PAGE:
Saturday, January 19, 2013

Death in Venice (1971)

My sister was looking for me yesterday night. From her faraway country, she needed to talk. Urgently. I was concerned. She started crying before having the time to explain what it was all about. When she found her breath, she told me the story of somebody who had just died. A friend of hers, or better, a flirt of hers. Middle-aged man who appeared to be a workaholic. Working and living in his office, with no family to support he rarely allowed himself the pleasure of inertia. No holidays, love affairs, shopping sprees to hold him back from work. And from making money. In their short encounter, he confided that he was dreaming to start living after his upcoming retirement. After years of hard work, he could finally allow himself to take a break; to search for human contact; to heartily give his savings colorful material shapes like comfort, luxury and beauty. But his heart did not take his plans into account and stopped beating unexpectedly, paying him with all the time off he ever wanted. Albeit, in darkness.

Death in Venice (1971) is a book and a film that brings  recurring thoughts on internal conflict, life choices, desire, abrupt endings. It did when I first read the novel by Thomas Mann. It did again when I watched the film. Today I stumbled upon it online in the Italian version, the theme of death struck me and the association was made.

A novella that seemed unfilmable became a great audiovisual experience after Visconti's treatment -the endless list of awards easily confirms it. The melancholic and decadent ambience present in the book, amplified thanks to the addition of music and all the beauty of the world in the face of Björn Andrésen. It's something you can judge for yourselves, of course, but personally I find Tadzio the image of the eternal androgynous beauty, some kind of Andrej Pejik of yesterday. Morte in Venezia, is all about fashion, thus the reference -some of the awards it garnered at the time were for costumes. As The Imagist puts it "... (the film) mingles social history, literature, cinema, fashion and interior design in a way that few films ever do." You can check those navy stripes for yourself.

Tadzio (or Bjorn) was less careless in real life than his filmic persona though, much as the composer Gustav Not Mahler that he was torturing on screen. "My career is one of the few that started at the absolute top and then worked its way down. That was lonely." he said, and I believe him. Little good can happen to a young boy adored as an androgynous beauty before he even had the time to acknowledge his sexuality. Bjorn was not gay, but apparently nobody cared. He was for them.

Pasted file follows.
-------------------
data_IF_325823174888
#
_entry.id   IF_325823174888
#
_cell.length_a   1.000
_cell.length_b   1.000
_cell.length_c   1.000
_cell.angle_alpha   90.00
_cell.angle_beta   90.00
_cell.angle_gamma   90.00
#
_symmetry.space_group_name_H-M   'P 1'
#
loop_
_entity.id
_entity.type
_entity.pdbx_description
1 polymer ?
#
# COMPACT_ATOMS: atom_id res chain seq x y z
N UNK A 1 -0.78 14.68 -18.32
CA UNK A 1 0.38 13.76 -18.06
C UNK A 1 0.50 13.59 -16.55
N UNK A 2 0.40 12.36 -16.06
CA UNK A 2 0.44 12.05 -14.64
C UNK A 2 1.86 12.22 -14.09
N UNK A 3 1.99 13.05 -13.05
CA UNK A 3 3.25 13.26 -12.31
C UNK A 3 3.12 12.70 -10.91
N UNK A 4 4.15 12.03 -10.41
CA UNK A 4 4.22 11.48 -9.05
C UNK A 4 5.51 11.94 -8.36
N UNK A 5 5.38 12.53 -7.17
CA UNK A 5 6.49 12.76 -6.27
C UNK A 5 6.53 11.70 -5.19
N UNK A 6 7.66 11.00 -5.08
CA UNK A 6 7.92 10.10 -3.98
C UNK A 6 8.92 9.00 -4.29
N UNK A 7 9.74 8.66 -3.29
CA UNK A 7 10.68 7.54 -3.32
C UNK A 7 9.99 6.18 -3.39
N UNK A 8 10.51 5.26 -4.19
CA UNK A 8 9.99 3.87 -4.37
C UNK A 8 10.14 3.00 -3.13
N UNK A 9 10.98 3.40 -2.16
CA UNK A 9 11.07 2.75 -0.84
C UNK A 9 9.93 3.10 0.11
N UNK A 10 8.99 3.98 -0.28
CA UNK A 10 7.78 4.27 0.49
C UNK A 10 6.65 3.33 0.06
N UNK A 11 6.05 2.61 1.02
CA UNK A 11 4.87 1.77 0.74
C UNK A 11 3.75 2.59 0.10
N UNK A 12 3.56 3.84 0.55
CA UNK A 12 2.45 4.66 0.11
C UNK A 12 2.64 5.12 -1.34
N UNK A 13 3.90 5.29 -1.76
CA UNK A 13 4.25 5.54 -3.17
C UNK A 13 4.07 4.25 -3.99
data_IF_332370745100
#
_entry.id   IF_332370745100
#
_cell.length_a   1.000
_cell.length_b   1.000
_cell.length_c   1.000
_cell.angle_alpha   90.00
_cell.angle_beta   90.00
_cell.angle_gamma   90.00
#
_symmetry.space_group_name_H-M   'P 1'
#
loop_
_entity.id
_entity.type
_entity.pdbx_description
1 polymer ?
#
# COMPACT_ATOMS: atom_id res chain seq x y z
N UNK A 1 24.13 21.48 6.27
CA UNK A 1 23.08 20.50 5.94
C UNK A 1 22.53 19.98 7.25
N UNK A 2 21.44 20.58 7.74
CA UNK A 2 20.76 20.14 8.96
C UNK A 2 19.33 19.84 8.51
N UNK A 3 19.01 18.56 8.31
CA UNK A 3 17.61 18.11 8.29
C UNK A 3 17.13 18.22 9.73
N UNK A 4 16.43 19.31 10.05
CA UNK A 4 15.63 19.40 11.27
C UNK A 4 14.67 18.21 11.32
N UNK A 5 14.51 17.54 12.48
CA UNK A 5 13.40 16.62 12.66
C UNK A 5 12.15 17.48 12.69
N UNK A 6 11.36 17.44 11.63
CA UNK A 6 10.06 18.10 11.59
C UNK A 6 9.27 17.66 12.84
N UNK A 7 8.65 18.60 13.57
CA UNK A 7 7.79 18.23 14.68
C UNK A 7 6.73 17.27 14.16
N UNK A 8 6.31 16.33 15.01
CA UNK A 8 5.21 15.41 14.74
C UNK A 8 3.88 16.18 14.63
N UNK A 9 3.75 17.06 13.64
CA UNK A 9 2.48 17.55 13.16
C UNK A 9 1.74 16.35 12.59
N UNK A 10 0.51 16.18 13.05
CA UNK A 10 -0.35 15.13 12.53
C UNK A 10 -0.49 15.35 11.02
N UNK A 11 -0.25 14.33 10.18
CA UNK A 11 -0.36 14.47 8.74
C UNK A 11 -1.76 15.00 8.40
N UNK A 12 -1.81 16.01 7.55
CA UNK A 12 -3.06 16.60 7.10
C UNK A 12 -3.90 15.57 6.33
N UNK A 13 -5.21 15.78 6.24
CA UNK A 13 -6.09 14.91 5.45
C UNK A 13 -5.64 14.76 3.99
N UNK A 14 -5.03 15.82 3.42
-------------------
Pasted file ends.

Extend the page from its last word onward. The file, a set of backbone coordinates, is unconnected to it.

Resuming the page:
Gustav Von Ashenbach swiftly changed profession in Visconti's hands; how lovely to make him not an author, but a composer; he gave us the opportunity to listen to Mahler's Symphony No 5 enhanced, plus he gave Dirk Bogarde a reference point. Bogarde had indeed Mahler in mind when playing the character, just as Thomas Mann had the latter in mind when writing it. The whole story is loosely based on true events, which makes it a resourceful cocktail of real life and fiction, indeed.

Life and death are too real to be fictional though. And they both come and go without knocking on our door first. So, whenever our Apollonian self is at war with our  Dionysian one, which one should we favour? The conflict intellect versus passion is a tantalizing one. Civilisation itself is based on suppression of our supposedly "animal" instincts. Right. This doesn't mean we should die without giving way to our desires. Facing the fact that we are mortal every single day, could possibly help us facilitating bits and pieces of our Dionysian self, because it's part of who we are. Should we attain equilibrium, we are saved.


Sheila WB said...

Lovely post. x

estelle said...

Thank you, I'm happy you liked it :-D